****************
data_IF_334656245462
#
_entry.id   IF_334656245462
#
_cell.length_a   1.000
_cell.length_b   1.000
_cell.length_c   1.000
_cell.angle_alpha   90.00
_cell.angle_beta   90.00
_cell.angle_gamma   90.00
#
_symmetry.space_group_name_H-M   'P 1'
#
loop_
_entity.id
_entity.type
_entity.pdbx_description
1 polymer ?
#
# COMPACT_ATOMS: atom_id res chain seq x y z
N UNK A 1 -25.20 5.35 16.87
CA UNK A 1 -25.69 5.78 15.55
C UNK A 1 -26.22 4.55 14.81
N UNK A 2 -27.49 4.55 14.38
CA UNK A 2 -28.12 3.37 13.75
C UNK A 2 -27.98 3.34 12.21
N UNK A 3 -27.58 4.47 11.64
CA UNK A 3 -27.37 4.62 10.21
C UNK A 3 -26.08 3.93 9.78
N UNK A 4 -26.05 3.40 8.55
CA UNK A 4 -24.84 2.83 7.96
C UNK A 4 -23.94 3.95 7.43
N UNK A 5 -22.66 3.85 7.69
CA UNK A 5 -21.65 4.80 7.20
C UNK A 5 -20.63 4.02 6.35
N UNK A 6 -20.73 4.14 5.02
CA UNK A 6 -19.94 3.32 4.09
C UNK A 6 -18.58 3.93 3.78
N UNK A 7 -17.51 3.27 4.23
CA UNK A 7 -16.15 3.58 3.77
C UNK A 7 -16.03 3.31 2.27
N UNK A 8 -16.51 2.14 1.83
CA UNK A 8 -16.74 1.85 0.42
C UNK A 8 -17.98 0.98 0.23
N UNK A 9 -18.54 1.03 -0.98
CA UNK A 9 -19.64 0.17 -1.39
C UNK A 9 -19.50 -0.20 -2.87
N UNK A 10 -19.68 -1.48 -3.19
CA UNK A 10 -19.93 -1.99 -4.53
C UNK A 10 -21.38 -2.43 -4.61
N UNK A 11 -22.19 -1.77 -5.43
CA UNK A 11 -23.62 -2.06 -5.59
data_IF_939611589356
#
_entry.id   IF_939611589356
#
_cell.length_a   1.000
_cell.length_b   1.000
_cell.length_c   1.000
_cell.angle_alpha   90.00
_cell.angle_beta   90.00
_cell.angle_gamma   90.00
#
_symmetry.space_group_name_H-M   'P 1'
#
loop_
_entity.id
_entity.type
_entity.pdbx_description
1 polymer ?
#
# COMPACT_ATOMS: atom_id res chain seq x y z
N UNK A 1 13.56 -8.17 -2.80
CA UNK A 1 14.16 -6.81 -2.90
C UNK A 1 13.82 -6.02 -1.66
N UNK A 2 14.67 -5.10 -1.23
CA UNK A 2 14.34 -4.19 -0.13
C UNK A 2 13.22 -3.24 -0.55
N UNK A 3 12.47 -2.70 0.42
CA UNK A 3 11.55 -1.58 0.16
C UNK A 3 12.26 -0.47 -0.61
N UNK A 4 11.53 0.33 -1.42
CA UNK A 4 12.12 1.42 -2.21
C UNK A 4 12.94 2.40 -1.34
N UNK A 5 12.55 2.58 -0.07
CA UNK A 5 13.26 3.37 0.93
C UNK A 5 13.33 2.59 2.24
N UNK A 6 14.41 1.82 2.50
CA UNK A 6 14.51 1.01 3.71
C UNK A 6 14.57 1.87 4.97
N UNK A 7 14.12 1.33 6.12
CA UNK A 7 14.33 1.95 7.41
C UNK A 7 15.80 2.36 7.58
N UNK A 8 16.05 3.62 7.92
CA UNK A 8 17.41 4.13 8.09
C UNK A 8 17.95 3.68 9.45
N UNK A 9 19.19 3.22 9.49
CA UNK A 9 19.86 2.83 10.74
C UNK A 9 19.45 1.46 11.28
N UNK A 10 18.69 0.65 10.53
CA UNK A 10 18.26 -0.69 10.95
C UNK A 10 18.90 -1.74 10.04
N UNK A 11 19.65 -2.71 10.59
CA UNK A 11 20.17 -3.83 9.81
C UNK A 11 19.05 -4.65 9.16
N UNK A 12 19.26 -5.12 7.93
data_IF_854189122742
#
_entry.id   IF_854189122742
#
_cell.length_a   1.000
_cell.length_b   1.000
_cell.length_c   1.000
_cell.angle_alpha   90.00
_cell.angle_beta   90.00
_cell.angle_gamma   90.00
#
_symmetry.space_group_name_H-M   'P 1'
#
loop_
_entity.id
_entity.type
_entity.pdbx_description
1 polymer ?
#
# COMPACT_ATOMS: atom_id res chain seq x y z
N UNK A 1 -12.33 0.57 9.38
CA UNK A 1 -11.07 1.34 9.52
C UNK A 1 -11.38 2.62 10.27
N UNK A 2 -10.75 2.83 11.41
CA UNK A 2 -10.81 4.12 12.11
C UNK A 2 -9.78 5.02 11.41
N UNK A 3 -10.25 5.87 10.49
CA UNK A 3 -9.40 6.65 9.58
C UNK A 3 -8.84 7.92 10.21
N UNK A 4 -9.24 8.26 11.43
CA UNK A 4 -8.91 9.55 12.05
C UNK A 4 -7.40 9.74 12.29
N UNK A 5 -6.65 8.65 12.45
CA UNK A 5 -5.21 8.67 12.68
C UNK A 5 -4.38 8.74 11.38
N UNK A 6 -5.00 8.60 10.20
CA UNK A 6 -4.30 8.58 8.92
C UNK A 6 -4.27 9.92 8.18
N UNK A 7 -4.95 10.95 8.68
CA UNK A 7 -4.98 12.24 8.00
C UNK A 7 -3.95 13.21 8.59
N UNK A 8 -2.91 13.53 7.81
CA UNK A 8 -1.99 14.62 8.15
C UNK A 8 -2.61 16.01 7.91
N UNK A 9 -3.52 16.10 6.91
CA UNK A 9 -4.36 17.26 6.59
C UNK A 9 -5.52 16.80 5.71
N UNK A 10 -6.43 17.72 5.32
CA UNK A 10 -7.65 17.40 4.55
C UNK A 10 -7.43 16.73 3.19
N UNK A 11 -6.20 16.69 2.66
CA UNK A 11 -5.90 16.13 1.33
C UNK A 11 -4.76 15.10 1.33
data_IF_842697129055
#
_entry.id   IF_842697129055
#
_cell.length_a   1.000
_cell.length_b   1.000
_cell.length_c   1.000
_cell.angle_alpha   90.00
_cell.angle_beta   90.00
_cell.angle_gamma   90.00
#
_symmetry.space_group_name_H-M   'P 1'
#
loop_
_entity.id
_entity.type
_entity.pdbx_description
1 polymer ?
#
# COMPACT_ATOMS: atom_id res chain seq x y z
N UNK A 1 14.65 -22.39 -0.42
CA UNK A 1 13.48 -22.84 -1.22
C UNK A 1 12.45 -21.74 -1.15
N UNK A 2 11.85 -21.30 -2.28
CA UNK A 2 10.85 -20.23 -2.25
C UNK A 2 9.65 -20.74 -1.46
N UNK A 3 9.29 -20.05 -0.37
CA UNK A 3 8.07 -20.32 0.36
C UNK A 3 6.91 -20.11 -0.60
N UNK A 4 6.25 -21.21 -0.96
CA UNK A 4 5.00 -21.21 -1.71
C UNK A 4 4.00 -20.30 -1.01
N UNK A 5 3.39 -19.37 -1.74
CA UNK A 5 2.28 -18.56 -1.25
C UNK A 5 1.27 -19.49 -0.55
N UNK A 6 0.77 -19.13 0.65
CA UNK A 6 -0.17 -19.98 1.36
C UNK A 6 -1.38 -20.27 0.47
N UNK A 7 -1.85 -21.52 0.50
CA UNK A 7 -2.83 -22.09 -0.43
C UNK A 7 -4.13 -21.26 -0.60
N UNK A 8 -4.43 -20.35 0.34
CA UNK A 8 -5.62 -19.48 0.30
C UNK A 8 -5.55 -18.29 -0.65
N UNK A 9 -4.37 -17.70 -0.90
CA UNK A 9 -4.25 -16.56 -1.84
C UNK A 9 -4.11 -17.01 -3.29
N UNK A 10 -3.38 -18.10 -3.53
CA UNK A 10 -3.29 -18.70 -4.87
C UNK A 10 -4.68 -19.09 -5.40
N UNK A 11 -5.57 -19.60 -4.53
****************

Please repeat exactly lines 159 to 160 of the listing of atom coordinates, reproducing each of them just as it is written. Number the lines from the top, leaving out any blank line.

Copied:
C UNK A 11 -4.76 15.10 1.33
data_IF_842697129055